On Wednesday we went to Cambridge, the famous university town. As always Sanaa’s trusty 4×4 (bugaboo cameleon 2nd gen) came with us. Cambridge’s reputation precedes it so I had high hopes.
The journey was so fast and straight forward it’s a wonder it’s taken me so long to go. From Brixton underground, we caught the tube to Kings Cross and from there we could get a fast train to Cambridge. It was a Great Northern train that got us there, I’ve never been on one before but they’re quite nice. The pushchair space also doubles up as wheelchair space too (only downside it’s next to the loos, they’ve got a baby change in them which sort of makes up for it) and can accommodate 3 pushchairs so a fun day out with friends and babies is easily obtainable. All together in less than an hour and 30 minutes we were at Cambridge station. All 3 stations had street to platform step free access, wahey that’s a first!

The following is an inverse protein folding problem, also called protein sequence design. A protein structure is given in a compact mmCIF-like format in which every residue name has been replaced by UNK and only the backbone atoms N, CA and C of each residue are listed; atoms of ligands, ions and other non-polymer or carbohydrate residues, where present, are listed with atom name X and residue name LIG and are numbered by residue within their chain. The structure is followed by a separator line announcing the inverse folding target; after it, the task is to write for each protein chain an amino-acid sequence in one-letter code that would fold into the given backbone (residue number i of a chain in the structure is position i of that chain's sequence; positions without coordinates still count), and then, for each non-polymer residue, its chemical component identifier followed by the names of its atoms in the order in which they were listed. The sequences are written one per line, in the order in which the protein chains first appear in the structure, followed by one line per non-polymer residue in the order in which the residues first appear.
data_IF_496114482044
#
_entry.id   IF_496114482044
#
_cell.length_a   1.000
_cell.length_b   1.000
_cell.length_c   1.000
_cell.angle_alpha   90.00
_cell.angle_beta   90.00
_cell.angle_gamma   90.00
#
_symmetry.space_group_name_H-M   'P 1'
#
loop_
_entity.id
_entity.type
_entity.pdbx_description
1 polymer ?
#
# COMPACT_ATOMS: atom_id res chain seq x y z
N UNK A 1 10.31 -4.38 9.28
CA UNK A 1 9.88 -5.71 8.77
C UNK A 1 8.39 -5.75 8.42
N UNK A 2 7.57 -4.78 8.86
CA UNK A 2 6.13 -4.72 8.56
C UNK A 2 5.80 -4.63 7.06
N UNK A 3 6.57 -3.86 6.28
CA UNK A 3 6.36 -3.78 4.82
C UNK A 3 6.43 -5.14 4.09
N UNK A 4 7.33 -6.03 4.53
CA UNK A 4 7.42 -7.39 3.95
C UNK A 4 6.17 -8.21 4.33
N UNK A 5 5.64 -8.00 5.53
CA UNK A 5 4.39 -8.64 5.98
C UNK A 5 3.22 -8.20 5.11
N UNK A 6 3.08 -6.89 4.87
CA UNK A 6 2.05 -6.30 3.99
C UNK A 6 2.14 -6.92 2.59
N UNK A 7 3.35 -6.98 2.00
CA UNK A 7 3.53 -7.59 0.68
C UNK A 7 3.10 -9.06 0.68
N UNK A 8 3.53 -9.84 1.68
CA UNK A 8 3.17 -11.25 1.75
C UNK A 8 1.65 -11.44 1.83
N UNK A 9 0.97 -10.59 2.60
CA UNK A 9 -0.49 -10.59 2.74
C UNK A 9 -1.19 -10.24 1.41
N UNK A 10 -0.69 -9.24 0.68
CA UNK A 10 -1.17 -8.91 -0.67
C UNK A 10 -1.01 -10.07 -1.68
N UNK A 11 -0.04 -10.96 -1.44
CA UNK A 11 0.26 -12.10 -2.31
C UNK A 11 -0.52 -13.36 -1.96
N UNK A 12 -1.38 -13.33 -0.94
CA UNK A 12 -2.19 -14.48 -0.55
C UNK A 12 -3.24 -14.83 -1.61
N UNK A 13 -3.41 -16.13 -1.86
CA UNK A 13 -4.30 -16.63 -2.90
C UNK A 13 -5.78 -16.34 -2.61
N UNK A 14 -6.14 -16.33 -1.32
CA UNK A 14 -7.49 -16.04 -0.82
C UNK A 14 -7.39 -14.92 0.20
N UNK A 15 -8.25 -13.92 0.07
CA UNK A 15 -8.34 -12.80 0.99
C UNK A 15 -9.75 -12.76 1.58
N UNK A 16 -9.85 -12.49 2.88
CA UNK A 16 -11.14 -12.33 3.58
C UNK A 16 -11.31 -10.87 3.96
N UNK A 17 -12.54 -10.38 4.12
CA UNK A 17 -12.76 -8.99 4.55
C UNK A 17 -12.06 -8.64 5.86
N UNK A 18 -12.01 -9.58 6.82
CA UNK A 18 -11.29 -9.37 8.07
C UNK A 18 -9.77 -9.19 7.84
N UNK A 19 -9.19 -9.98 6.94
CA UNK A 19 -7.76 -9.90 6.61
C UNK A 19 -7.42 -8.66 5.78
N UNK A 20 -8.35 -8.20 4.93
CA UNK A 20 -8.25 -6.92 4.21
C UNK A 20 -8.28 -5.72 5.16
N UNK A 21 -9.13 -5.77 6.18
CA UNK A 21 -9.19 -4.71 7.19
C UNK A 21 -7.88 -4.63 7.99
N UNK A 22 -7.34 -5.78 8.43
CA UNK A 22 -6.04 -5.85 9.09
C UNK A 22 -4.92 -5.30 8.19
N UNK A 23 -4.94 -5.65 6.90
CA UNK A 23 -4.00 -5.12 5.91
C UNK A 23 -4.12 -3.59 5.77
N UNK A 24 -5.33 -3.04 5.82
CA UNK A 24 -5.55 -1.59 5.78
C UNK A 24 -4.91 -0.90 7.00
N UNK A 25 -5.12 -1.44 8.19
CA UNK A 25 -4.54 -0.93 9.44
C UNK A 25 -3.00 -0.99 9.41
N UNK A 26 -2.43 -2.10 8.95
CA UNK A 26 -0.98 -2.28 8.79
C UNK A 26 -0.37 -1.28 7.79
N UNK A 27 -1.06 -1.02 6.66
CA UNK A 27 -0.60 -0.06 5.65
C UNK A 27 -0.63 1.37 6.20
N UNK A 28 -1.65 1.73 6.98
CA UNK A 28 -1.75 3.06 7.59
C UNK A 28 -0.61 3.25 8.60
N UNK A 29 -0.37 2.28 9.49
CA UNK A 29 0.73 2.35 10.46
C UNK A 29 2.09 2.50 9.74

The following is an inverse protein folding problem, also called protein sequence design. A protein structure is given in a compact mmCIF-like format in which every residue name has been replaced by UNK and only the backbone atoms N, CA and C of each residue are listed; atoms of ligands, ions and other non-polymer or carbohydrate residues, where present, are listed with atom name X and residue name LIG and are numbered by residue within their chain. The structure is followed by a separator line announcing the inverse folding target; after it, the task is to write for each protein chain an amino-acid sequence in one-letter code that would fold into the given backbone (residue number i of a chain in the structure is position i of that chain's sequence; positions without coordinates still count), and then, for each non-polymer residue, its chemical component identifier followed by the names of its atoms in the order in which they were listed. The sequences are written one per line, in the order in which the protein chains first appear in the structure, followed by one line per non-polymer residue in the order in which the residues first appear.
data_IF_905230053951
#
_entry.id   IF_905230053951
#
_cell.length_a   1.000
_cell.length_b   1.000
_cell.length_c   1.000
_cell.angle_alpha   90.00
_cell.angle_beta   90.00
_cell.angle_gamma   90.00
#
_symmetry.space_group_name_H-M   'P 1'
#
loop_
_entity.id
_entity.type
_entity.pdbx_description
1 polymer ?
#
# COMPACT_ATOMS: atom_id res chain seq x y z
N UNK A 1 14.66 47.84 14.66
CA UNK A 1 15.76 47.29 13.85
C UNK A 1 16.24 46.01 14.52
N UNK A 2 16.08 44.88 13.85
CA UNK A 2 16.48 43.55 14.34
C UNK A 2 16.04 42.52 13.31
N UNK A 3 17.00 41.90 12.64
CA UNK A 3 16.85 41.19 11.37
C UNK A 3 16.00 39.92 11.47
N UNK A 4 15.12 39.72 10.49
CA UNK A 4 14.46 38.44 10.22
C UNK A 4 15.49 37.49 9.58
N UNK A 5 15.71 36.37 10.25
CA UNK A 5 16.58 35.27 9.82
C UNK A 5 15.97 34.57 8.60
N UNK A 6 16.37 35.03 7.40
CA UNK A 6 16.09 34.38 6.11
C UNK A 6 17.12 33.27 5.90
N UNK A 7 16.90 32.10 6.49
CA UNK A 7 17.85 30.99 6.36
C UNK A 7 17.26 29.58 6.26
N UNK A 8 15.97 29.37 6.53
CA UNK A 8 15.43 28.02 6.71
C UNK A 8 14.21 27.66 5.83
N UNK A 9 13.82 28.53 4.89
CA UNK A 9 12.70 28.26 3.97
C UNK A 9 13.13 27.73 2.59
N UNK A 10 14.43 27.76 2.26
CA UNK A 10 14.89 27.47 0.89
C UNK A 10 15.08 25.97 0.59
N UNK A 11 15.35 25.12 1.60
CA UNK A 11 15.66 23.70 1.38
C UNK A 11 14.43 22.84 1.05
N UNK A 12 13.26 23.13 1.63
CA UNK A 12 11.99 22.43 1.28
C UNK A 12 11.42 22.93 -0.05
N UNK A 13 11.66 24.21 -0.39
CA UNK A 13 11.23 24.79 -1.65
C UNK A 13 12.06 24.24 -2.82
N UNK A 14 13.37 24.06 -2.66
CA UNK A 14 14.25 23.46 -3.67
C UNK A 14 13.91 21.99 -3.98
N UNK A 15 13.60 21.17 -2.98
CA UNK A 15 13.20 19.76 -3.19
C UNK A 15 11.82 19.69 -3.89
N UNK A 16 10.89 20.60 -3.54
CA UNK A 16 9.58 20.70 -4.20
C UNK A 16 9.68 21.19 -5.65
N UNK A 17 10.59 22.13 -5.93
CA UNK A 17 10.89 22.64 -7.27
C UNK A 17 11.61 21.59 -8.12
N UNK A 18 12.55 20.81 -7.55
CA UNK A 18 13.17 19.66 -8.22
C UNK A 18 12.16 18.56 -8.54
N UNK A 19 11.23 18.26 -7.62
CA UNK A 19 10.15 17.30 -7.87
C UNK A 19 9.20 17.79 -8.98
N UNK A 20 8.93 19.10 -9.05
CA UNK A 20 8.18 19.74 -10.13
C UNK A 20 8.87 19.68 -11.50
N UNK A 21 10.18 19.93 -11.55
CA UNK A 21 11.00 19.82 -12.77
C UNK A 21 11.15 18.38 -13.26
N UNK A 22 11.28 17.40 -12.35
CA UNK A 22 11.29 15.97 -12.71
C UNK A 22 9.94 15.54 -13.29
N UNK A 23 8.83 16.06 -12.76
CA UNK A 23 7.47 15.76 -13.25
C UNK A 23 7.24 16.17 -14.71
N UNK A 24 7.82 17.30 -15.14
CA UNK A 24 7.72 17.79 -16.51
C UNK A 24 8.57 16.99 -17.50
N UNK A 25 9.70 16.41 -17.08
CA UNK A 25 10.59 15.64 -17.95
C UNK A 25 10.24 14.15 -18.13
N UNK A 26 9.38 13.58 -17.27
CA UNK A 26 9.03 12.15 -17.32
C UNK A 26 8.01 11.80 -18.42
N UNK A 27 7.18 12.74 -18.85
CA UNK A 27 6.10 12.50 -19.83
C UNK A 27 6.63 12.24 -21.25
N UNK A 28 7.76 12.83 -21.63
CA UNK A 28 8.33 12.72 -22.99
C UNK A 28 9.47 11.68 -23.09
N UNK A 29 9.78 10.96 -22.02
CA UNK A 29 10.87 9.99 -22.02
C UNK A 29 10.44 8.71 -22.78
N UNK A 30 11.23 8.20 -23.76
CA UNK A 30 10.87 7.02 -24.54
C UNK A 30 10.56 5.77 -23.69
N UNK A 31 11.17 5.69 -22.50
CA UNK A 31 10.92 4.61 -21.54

I had a browse around online for points of interest and things I might like to see but I didn’t really do much planning, so instead of heading somewhere straight away I decided to go for a walk. There were street signs pointing towards the university buildings and town centre so I just headed in that direction. About a 5 minute walk down the road and we came to the Cambridge University Botanic Garden. It £5.50 for adults £4.95 for concessions and under 16’s go free. As you can imagine there was a plethora of greenery. The fountain is a good place to remember because no matter how lost you get if you head back to it, you know the exits aren’t far. My top pick would have to be the Glasshouse Range, which are essentially deluxe open greenhouses. Each one comprised of micro plant ecosystems from around the world, it’s a sight to see! I’d say in hindsight, the botanic garden could have been my favourite part of the day but we got attacked by swarms of thunder flies, obviously it’s unavoidable; certainly it didn’t help that the 4×4 is so colourful I think the whole colony showed up.